A Welcoming City
On its southern borders Tokyo merges with Yokohama, Japan’s second most populous city and a major international port. When you step aground from your MSC cruise you will find that Yokohama feels far more spacious and airy than the capital, thanks to its open harbor frontage and generally low-rise skyline.
When Commodore Perry sailed his “Black Ships” into Tokyo Bay in 1853, Yokohama was a mere fishing village of some eighty houses on the distant shore. But it was this harbor, well out of harm’s way as far as the Japanese were concerned, that the shogun designated one of the five treaty ports open to foreign trade in 1858. From the early 1860s until the first decades of the twentieth century, Yokohama flourished on the back of raw silk exports, a trade dominated by British merchants.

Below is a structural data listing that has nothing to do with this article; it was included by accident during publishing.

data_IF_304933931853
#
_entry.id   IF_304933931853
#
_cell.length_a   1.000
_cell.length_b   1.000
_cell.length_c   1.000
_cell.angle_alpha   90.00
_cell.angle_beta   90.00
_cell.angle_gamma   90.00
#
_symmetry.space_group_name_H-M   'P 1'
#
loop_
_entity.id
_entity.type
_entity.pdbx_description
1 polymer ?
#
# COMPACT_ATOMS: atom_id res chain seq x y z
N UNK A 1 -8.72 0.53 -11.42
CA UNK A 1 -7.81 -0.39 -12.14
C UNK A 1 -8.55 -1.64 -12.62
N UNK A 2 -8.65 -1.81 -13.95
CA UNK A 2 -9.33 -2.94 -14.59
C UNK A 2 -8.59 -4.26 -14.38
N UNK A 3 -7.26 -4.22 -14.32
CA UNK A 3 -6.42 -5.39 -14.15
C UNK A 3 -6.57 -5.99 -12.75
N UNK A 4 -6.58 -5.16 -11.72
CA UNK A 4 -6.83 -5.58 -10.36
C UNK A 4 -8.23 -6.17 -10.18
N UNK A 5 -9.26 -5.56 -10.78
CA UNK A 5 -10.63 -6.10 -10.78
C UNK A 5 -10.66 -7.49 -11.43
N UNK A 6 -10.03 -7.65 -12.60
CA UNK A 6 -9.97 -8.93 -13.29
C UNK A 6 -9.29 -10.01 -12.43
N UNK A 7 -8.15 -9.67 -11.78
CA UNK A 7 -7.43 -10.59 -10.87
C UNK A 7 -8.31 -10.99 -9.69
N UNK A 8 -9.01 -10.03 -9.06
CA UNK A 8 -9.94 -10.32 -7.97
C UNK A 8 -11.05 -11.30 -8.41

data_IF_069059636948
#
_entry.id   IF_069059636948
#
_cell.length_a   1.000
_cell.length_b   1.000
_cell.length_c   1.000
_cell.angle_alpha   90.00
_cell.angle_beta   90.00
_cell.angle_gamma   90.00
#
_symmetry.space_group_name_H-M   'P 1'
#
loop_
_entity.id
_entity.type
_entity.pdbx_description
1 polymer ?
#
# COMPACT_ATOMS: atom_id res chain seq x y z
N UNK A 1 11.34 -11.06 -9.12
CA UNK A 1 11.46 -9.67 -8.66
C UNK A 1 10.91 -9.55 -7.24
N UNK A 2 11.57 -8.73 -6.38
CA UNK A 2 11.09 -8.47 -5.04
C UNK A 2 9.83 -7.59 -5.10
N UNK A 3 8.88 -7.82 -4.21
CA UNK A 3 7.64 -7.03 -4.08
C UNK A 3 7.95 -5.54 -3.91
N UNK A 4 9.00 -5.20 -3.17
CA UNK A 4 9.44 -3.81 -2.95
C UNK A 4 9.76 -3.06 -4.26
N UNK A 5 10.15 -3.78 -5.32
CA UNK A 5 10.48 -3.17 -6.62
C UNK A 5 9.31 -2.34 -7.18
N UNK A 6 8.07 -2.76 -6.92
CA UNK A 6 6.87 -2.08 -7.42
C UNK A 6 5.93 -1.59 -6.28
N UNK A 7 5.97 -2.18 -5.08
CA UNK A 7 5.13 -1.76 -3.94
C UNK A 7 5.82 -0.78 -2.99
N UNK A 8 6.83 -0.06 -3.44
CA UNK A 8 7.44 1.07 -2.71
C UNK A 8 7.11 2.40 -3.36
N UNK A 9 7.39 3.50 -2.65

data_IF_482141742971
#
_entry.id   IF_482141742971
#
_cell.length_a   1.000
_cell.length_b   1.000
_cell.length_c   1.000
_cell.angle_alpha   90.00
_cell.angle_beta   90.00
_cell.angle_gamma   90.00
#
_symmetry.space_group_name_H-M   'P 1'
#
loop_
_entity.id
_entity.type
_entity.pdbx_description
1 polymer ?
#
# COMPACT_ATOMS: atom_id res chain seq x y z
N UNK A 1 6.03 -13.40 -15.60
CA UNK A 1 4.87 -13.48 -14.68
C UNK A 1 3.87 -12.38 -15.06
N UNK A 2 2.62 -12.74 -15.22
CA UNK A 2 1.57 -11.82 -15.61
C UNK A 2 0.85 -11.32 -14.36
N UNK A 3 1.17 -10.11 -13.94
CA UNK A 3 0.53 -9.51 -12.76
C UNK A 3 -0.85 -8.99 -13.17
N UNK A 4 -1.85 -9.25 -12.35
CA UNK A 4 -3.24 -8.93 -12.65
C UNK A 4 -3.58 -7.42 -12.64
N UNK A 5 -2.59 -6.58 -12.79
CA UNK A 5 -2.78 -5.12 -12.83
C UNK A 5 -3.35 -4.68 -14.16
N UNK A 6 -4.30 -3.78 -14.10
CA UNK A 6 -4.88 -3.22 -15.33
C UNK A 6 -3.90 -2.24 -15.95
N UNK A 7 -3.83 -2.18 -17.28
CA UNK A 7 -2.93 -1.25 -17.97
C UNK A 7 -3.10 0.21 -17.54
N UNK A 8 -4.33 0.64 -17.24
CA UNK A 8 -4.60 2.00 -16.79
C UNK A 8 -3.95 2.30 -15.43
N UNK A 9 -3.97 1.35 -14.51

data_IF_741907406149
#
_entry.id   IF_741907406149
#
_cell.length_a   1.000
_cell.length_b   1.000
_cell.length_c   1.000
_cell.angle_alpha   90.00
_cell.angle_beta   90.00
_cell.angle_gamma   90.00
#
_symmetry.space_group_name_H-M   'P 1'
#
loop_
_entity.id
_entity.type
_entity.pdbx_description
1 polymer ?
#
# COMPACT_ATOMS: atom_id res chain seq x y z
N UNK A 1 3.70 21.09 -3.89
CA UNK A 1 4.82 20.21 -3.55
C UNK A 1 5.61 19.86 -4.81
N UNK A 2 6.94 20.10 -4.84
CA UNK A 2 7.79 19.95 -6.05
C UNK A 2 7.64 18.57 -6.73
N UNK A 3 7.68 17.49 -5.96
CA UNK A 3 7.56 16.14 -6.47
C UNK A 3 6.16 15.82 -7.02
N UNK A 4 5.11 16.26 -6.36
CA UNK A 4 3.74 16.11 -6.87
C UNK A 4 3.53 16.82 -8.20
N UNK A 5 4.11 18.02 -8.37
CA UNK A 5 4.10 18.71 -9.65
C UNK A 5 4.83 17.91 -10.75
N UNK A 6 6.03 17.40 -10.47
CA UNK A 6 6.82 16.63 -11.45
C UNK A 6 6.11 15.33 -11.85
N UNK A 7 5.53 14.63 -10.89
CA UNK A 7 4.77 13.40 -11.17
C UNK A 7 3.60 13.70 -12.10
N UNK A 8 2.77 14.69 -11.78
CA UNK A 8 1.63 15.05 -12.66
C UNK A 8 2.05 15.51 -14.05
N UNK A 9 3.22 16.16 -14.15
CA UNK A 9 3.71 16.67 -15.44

During this period the city provided the main conduit for new ideas and inventions into Japan: the first bakery, photographers’, ice-cream shop, brewery and – perhaps most importantly – the first railway line, which linked today’s Sakuragichō with Shimbashi in central Tokyo in 1872. The Great Earthquake levelled the city in 1923, and it was devastated again in air raids at the end of World War II; the rebuilt city is, however, among the world’s largest ports.
Locals are proud of their city’s international heritage, and there’s definitely a cosmopolitan flavor to the place, with its scattering of Western-style buildings, Chinese temples and world cuisines, and its sizeable foreign community. The upmarket suburb of Yamate (also known as “the Bluff”) is one of the city’s highlights and boasts a splendid museum; the area forms a pleasant contrast with the vibrant alleys, colorful trinket shops and bustling restaurants of nearby Chinatown. Near the seafront, Kannai boasts a few grand old Western edifices, in complete contrast to the Minato Mirai 21 development’s hi-tech skyscrapers in the distance.